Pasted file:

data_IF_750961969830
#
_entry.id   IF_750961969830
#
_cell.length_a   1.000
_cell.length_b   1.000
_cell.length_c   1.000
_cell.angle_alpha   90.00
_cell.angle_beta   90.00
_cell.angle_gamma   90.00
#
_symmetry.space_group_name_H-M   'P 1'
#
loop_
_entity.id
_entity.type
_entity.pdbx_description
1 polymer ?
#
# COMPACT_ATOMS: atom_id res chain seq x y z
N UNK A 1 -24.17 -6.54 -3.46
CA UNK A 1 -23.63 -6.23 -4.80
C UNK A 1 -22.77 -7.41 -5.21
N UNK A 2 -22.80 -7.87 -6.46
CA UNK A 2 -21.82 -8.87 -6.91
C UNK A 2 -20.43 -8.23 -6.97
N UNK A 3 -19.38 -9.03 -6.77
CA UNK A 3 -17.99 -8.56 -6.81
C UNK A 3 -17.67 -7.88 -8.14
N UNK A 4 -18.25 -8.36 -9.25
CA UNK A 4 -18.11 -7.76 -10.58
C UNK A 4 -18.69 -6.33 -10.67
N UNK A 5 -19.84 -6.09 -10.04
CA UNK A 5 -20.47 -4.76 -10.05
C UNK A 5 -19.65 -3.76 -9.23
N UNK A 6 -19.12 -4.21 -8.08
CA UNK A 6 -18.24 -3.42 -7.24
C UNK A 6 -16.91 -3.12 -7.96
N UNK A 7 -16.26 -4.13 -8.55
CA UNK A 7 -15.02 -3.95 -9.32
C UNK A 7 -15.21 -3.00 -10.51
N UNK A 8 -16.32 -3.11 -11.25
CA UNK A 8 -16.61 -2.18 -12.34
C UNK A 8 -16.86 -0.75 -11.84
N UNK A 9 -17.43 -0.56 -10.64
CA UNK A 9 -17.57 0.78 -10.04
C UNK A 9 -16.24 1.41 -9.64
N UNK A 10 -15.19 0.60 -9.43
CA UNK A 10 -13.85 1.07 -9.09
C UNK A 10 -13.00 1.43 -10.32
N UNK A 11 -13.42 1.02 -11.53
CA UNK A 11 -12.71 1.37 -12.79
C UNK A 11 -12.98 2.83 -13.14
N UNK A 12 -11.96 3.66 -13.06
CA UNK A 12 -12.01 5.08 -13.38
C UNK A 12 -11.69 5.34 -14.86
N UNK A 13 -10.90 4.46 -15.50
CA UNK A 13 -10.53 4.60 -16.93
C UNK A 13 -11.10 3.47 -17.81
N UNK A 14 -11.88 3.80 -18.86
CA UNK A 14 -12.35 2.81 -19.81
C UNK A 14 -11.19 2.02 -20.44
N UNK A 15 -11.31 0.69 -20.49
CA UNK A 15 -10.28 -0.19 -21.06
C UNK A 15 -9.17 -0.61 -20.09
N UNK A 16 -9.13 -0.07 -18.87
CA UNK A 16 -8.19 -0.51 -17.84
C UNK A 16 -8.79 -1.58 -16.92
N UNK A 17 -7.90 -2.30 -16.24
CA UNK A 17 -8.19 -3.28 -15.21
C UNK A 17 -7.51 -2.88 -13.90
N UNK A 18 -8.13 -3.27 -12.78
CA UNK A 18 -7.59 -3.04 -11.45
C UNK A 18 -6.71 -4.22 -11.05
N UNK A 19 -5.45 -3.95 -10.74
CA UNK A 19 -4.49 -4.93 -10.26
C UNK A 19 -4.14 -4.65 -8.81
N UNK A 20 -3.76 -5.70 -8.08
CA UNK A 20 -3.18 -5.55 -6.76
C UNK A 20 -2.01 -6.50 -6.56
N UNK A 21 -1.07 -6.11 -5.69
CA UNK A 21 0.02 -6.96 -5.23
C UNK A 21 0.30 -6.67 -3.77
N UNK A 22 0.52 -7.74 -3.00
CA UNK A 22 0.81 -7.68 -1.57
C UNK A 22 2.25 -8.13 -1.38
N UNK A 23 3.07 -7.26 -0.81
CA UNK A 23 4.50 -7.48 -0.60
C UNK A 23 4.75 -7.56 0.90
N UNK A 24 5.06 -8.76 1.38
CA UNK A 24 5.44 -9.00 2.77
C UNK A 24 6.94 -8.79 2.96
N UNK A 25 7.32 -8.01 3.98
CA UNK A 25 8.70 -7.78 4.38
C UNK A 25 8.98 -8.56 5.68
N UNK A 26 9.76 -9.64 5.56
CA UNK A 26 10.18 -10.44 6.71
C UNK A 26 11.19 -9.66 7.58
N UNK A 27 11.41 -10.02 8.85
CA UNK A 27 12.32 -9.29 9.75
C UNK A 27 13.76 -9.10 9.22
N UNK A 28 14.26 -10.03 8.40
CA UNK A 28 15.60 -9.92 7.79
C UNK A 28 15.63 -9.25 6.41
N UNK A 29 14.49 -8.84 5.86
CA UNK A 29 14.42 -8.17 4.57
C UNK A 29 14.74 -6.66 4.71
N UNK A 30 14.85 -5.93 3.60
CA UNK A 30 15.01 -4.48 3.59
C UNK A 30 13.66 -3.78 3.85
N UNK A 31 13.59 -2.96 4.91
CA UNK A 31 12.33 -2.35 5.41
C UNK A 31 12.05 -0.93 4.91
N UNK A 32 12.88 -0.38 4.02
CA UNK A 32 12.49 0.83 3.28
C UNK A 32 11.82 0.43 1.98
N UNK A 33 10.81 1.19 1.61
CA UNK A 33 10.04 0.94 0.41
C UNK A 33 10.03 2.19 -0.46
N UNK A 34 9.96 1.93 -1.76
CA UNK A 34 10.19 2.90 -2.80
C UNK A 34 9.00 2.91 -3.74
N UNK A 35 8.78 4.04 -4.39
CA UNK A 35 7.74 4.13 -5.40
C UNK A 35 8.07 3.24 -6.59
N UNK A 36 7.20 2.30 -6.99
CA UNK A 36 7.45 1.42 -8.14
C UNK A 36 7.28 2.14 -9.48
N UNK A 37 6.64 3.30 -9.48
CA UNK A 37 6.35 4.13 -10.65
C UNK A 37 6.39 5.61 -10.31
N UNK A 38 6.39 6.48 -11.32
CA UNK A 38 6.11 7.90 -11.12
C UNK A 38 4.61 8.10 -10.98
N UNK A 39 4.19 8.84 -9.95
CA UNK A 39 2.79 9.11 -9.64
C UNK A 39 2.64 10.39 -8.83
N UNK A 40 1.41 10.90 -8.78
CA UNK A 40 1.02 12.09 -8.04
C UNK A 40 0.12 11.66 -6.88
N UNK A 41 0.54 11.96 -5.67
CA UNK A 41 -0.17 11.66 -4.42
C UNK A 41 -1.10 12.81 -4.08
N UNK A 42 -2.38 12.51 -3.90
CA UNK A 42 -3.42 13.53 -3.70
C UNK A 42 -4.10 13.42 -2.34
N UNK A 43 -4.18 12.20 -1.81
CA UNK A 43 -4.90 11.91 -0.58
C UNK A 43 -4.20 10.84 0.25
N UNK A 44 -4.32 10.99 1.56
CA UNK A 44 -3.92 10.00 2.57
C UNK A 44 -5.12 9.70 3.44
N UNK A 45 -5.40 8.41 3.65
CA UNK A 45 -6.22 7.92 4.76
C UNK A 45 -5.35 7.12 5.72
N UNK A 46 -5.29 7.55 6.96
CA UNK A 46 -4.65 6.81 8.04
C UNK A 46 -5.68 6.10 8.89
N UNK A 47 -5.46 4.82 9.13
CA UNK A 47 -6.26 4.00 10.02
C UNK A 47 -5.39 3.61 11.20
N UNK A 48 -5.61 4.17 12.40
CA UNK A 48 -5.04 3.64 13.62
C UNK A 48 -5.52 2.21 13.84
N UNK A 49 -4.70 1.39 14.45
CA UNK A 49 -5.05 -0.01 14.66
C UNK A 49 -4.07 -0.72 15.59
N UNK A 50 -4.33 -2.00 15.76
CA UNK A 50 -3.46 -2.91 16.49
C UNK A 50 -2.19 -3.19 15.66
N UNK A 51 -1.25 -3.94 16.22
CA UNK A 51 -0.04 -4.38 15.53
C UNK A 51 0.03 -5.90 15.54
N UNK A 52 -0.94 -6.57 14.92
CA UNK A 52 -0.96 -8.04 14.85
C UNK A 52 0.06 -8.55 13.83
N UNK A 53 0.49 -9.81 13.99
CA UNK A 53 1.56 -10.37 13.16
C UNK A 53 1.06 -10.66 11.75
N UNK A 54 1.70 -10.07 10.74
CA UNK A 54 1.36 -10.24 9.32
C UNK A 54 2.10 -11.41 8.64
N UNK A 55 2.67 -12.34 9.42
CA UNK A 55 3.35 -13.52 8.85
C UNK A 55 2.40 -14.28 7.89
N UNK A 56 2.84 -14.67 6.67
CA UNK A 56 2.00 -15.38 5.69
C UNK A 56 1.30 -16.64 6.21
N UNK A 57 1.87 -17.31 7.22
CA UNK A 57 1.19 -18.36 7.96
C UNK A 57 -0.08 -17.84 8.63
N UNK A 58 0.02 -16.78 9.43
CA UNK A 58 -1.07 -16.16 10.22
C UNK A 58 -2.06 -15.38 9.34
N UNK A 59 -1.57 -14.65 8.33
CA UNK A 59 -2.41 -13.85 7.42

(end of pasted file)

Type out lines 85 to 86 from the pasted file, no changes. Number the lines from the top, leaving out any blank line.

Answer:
CA UNK A 22 0.81 -7.68 -1.57
C UNK A 22 2.25 -8.13 -1.38